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How Do Payday Loans Work?

getting advice on loan options
A loan you can get quickly that isn’t due until your next payday sounds like a good idea. But how do payday loans work? Are they the start of a cycle of expensive fees and paying high interest?

It’s tempting when you’re in a financial bind to look for a quick solution. Payday loans seem simple, but they often come with extra costs that could hurt your wallet more than you bargained for this month.

According to the Consumer Financial Protection Bureau (CFPB), nearly 25% of people who take out a payday loan default on that loan, and more than 80% have to borrow money again within 14 days.
 

What is a payday loan?

Data from the FDIC shows that approximately 24 million adults, or 11% of the population, are underbanked. This means they are relying on financial services like payday lenders.

While driving around your city, you may have seen the storefronts advertising “quick cash” or “no credit check required.” Understanding how payday lending services work can help you make an informed decision about whether payday loans are the best option for you.

Payday loans are short-term loans, typically for two weeks. You can write a post-dated check, or provide a debit card number, and receive cash that same day.

When the date on the check rolls around, the lender will cash your check to pay the loan in full. You can also arrange to return to the loan office and pay back the loan with cash if you have it.

Payday loans can end up being more costly than they appear at first glance, since these types of loans target people who need money right away while they wait to get paid again. Lenders charge higher interest rate and fees when compared to a traditional bank loan.
 

What happens if I can’t pay a payday loan?

The average payday loans is $1,000, and with a staggering interest rate of 260%, costs can add up quickly, according to the CFPB.
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Depending on the terms of the loan, you will be turned over to a collection agency or debt collector, and these agencies may report you to the credit reporting companies.
If you cannot pay your loan at the due date, you can ask to renew the loan. The lender will treat this like another payday loan, charging you another round of fees.

Payday loans may also hurt your credit score if you can’t pay, says Mellissa Slover-Athey, Director of Community Engagement for SouthState Bank. “Depending on the terms of the loan, you will be turned over to a collection agency or debt collector, and these agencies may report you to the credit reporting companies.”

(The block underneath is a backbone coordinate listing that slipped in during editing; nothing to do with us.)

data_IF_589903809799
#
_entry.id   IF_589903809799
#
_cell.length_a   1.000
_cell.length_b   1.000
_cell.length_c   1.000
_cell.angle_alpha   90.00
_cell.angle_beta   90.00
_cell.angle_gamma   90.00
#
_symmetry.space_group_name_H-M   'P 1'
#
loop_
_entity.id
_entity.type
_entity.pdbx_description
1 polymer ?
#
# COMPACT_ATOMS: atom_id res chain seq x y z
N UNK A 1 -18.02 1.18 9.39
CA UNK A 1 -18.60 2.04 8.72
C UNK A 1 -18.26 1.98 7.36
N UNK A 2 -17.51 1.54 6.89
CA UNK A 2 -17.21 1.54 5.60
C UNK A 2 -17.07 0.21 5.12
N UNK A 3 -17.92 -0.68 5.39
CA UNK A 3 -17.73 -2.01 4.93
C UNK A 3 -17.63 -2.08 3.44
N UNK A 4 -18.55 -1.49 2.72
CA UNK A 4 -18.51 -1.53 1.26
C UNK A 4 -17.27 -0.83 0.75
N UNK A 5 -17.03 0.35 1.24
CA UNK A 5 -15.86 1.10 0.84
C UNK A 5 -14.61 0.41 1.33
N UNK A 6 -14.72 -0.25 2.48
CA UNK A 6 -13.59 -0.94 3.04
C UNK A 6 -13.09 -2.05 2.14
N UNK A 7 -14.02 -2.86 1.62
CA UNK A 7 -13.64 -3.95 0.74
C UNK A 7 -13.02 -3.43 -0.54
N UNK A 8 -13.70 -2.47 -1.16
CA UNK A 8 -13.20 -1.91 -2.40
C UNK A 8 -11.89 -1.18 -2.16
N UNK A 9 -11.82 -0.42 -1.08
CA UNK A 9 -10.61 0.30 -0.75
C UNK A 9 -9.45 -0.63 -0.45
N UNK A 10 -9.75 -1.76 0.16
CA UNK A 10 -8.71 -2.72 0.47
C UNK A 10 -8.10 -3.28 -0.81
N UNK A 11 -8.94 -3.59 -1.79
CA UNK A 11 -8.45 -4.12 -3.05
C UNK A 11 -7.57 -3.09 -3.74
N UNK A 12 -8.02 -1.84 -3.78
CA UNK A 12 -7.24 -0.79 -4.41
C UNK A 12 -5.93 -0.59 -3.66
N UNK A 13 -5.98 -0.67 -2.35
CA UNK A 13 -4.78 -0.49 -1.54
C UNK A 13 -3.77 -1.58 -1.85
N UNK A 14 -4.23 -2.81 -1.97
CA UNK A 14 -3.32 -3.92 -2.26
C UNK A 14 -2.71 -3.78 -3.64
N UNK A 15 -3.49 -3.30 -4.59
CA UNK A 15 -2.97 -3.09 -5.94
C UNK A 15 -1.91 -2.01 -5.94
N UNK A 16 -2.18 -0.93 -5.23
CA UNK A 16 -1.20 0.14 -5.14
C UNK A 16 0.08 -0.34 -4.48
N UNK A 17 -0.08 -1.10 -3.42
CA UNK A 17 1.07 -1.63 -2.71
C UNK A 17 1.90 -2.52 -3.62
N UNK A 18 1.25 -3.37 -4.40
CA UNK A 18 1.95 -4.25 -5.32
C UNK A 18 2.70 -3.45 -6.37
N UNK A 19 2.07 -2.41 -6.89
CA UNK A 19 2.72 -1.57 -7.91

Consider this example before you use a payday loan service:
Let’s say you need $200 for a car repair, medical bill or another expense that won’t wait. Payday lender charges you a $30 fee for $200 borrowed. You write a post-dated check to a payday lender and leave with the money.

When the loan due date rolls around, something else has come up and you can’t pay back the $200. The lender allows you to extend your loan, but the lender charges you a $30 renewal fee plus a $30 late fee for the $200 loan. And what if your next paycheck isn’t as much as you anticipated? You may need to extend the loan again for another $30 fee plus an additional $30 late fee. Now you’ve paid $150 in fees alone when you only needed $200.
 

What are better options than a payday loan?

If you do need to borrow money for a purchase or bill, take some time to look around for the best terms and rate. As you saw, payday lenders charge high fees and interest.

Even if you don’t think you’re eligible, check with your bank about a personal loan. Many banks offer reasonably priced loans that allow you to borrow the money you need at a much lower interest rate. You may also be eligible for a line of credit.

You may be tempted to overdraw your checking account to cover a purchase. Be mindful, however, that non-sufficient funds (NSF) fees you incur can add up quickly if there are multiple transactions. You can link your savings account to your checking to cover any accidental overdrafts.

Setting up good financial habits before you get into a pinch will make those tight budget days easier. Pay yourself first by putting money into an emergency account for unexpected expenses. Even just $10 a week will add up and build a financial cushion.

If you find yourself forgetting to put money into your emergency fund, set up an automatic transfer to build your savings without you having to worry. You can also automatically send a portion of your direct deposit into a savings account.

SouthState Bank makes automating your savings easy, with our “Round Up to Save” program. Every time you make a purchase with your debit card, we round up the transaction amount to the next dollar and transfer the difference to your savings account, automatically. Then, at the end of the year, we match 2% of your savings, up to $250.

SouthState also offers a Secured VISA™ credit card for those needing to rebuild their credit. Once you begin saving, you can “borrow” from yourself via a cash-secured credit card. Cash-secured cards report payment activity to credit reporting agencies, which may improve your overall credit score.

Things to Remember

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Icon for Things to Remember
  • Whether you need to borrow $50 or $5,000, it is important to remember that credit is not free. Be sure to account for fees and interest when you are planning how to pay back the loan.
  • If you are considering two lenders, take note of the fees they will charge, such as fees for reviewing your loan application, servicing the account or for late payments.
  • Practice paying yourself first by setting up automatic drafts to your savings account or emergency fund.
This article should not be considered legal advice.
 

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